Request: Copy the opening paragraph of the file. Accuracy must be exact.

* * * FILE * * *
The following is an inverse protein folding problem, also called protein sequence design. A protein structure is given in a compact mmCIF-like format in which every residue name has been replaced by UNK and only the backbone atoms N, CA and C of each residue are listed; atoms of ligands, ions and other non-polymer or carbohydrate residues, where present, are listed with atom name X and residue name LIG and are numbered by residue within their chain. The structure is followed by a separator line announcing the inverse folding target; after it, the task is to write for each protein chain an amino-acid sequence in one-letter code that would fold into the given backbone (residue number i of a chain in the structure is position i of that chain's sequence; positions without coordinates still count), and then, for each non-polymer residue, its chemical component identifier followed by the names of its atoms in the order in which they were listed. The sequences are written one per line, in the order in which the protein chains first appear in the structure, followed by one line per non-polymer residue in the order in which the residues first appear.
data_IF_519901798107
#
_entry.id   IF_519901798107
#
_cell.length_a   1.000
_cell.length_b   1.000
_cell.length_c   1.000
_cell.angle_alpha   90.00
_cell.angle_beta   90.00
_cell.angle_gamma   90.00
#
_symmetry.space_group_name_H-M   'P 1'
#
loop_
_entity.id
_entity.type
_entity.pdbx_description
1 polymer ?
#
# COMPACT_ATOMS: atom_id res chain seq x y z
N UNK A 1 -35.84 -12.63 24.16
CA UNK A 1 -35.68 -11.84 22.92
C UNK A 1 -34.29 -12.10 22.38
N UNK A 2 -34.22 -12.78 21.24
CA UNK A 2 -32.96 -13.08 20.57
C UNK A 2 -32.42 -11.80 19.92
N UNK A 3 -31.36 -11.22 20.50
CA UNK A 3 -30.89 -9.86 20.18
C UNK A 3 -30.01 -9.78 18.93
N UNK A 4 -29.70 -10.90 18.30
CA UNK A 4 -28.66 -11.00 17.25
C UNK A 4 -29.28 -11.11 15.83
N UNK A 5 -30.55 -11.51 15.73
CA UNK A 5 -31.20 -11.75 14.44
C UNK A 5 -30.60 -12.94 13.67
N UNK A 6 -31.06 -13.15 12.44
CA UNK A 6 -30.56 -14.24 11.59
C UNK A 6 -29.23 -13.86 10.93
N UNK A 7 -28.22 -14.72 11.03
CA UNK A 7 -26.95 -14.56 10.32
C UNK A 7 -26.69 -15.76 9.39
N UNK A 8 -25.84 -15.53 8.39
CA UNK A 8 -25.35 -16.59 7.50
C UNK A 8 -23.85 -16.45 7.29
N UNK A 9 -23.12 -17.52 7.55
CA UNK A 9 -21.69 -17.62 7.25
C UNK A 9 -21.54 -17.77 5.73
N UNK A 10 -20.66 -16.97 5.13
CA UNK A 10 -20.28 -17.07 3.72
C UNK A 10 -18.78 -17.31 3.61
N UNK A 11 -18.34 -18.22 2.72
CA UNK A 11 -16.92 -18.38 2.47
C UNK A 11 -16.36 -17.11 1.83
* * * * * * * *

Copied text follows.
The following is an inverse protein folding problem, also called protein sequence design. A protein structure is given in a compact mmCIF-like format in which every residue name has been replaced by UNK and only the backbone atoms N, CA and C of each residue are listed; atoms of ligands, ions and other non-polymer or carbohydrate residues, where present, are listed with atom name X and residue name LIG and are numbered by residue within their chain. The structure is followed by a separator line announcing the inverse folding target; after it, the task is to write for each protein chain an amino-acid sequence in one-letter code that would fold into the given backbone (residue number i of a chain in the structure is position i of that chain's sequence; positions without coordinates still count), and then, for each non-polymer residue, its chemical component identifier followed by the names of its atoms in the order in which they were listed. The sequences are written one per line, in the order in which the protein chains first appear in the structure, followed by one line per non-polymer residue in the order in which the residues first appear.